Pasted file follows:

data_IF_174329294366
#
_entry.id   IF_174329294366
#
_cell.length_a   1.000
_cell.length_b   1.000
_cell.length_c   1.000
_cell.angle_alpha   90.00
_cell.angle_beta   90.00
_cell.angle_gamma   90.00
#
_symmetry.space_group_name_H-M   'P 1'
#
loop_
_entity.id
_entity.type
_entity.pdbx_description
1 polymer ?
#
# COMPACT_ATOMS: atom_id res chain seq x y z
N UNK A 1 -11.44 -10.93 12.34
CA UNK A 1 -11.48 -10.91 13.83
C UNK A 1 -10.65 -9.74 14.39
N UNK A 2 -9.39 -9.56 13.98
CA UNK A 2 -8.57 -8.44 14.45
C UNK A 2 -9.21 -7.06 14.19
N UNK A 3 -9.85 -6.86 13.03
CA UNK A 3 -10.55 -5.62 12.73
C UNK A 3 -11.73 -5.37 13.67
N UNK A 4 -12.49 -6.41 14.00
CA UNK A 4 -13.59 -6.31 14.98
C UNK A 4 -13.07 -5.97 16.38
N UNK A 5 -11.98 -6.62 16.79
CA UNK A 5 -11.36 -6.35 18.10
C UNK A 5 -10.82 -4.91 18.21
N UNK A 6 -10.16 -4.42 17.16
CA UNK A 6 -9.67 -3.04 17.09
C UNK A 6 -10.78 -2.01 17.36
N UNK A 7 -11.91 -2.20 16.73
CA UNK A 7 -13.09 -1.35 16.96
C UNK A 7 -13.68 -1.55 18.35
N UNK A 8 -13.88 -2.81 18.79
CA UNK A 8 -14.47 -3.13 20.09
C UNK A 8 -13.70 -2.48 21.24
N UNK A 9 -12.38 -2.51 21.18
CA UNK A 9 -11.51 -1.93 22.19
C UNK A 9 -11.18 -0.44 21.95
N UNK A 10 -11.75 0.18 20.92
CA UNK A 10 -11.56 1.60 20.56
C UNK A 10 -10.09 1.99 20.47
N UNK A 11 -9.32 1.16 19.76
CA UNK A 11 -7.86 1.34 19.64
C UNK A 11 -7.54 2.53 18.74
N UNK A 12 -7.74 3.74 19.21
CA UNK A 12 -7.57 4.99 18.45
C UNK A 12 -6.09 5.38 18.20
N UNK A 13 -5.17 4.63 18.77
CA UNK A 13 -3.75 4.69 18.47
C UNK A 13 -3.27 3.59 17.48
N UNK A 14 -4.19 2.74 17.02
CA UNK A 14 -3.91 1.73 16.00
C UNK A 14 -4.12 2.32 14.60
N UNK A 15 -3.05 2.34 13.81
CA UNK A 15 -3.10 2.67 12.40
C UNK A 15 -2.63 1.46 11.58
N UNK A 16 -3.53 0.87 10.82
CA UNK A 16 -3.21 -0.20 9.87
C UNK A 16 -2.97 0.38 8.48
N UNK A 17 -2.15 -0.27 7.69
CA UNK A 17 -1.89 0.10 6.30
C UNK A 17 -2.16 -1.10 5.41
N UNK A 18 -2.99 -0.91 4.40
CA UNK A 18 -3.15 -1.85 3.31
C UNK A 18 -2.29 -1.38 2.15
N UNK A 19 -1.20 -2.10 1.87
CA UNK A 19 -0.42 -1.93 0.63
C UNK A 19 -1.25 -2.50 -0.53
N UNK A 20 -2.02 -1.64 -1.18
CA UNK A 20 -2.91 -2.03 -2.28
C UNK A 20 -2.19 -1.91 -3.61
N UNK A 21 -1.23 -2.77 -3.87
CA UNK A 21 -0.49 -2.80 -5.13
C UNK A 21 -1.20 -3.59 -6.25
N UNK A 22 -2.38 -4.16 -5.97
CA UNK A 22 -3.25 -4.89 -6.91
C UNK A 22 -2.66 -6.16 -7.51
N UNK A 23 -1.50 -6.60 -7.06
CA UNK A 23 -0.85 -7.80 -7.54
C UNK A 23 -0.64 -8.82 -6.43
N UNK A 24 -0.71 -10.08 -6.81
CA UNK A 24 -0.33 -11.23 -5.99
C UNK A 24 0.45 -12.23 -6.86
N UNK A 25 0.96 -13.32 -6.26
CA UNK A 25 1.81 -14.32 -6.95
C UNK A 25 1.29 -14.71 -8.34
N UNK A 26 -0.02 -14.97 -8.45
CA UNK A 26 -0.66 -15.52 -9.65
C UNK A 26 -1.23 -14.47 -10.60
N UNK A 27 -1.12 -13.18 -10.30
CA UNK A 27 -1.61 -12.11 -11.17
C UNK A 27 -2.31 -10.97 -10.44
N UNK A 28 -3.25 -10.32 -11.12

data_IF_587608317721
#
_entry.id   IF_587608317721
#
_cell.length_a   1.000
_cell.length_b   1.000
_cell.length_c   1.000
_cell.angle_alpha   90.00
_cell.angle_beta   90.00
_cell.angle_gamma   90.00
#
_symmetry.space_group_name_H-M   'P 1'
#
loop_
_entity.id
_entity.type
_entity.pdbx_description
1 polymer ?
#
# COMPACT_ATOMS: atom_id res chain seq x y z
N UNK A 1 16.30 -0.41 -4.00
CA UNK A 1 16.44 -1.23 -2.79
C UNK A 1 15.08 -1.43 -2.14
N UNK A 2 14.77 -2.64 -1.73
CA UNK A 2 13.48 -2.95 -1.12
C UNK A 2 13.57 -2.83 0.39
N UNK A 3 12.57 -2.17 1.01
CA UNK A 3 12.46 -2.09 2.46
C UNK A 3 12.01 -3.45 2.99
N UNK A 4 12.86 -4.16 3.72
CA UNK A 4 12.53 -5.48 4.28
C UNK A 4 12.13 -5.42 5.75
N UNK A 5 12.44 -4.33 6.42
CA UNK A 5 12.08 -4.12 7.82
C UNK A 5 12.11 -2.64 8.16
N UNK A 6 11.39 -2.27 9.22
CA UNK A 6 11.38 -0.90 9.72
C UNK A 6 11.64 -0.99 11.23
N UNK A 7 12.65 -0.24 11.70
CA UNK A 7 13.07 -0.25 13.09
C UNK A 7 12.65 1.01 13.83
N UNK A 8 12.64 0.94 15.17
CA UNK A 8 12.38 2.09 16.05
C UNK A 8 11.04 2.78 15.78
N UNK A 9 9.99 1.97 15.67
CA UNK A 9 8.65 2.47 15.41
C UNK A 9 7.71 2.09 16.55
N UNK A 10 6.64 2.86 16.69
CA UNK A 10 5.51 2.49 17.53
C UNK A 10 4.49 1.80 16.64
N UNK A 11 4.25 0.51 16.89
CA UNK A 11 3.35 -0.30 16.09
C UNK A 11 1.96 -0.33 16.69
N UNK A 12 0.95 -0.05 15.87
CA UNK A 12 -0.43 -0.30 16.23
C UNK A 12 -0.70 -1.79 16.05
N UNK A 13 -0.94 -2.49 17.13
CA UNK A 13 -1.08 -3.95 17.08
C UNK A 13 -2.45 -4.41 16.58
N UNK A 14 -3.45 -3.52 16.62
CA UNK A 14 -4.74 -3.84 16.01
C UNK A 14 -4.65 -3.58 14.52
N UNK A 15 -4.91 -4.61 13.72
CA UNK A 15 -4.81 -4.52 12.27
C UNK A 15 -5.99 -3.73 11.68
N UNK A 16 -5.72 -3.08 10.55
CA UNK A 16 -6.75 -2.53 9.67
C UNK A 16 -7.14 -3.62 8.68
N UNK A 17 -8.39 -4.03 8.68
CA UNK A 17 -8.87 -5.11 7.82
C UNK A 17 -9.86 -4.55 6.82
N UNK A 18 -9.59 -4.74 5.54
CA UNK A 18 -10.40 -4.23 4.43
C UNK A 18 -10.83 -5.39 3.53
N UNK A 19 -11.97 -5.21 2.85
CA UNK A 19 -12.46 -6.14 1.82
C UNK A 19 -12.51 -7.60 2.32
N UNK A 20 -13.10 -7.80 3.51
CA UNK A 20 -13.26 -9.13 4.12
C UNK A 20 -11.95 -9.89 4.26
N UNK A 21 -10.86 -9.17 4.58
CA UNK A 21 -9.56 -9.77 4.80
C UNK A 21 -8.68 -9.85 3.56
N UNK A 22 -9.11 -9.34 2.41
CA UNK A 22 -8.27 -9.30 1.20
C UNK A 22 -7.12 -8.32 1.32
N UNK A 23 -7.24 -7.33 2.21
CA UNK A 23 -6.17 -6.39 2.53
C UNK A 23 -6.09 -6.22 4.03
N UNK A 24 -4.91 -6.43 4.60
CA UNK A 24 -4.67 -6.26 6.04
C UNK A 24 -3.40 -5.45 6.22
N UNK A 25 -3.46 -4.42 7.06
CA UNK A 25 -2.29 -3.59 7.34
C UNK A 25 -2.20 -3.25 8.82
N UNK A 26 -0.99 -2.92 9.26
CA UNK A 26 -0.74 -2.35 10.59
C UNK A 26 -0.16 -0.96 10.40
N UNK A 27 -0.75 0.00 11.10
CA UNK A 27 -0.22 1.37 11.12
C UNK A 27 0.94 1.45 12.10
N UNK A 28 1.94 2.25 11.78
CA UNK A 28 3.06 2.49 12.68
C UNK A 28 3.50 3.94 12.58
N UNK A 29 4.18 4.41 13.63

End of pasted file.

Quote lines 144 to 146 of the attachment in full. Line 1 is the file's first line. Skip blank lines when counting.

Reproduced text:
N UNK A 8 12.64 0.94 15.17
CA UNK A 8 12.38 2.09 16.05
C UNK A 8 11.04 2.78 15.78